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Joseph Brown (1733-1785)

Joseph Brown was born in Providence, Rhode Island on December 3, 1733. He was the fourth of six children born to Captain James Brown and Hope Power; he and his sisterand four brothers were the great‑great‑grandchildren of Chad Brown, who was one of the original settlers of Providence with Roger Williams.

Joseph and his surviving three brothers were key figures in the history of Providence. As such, all four are used to effect in author H.P. Lovecraft’s novel, The Case of Charles Dexter Ward, where Lovecraft makes them all part of the “select group bent on Curwen’s extirpation.”

Joseph began his career in the family trading business (Nicholas Brown & Company) but found his life’s work in architecture and science, particularly the study of electricity and astronomy.

He was one of four noted Providence residents with a scientific bent who ordered a telescope from England, and set up a viewing platform (near what is now Transit St.) to observe the Transit of Venus in 1769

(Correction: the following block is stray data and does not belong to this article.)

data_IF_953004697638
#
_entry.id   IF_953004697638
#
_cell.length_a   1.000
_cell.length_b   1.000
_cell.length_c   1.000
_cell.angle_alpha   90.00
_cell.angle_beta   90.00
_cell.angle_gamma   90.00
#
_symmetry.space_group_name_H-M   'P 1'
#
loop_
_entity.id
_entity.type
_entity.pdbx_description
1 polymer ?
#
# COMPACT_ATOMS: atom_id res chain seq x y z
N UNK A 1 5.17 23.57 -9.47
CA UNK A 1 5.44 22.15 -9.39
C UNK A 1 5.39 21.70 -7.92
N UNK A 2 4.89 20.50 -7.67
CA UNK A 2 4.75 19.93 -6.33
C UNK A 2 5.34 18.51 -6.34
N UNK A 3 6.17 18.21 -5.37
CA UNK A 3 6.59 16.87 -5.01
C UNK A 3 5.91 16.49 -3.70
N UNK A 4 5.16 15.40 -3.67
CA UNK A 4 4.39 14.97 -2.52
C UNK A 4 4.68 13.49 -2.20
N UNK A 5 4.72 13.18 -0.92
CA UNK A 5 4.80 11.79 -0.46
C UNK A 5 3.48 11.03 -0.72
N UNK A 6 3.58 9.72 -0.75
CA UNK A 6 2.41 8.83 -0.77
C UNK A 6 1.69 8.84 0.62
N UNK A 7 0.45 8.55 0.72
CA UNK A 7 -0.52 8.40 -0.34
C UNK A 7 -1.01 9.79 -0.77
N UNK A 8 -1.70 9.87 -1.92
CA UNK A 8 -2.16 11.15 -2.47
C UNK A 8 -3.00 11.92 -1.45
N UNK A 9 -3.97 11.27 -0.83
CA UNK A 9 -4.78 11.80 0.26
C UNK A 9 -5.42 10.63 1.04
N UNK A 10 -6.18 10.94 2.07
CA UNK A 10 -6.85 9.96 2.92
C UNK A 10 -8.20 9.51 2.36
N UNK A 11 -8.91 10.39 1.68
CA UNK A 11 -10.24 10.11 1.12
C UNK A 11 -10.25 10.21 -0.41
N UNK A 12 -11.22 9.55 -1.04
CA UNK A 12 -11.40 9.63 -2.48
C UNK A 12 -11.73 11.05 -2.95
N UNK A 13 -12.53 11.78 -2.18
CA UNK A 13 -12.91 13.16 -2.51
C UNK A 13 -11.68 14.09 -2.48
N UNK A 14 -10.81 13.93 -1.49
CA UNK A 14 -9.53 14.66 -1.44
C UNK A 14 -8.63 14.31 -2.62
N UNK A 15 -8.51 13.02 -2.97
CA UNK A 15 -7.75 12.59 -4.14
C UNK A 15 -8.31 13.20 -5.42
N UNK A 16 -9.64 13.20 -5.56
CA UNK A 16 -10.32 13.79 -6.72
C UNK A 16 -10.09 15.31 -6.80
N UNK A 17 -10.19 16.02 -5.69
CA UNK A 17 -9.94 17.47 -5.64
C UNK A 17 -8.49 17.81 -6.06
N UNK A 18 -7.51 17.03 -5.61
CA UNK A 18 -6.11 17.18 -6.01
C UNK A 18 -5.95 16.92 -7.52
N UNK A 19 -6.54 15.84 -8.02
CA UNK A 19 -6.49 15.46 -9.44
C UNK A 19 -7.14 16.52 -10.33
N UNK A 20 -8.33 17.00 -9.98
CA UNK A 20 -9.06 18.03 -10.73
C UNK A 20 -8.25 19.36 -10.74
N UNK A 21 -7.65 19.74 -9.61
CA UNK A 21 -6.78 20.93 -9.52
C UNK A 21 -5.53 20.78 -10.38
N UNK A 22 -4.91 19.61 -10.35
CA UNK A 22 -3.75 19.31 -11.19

In the years from 1770 until his death he designed a number of buildings that still stand in Providence, including University Hall (1770); Market House (1773); his own house (1774); the First Baptist Church (1774); and John Brown’s house. He was also one of the patriots involved in the burning of the Gaspee in 1772, and served in the Rhode Island General Assembly (prior to statehood).

Named the first professor of experimental philosophy at Brown University, a 1784 stroke prevented him from assuming this role, and he died the following year.


Catherine Hurst, MBA, Writer and Community Historian

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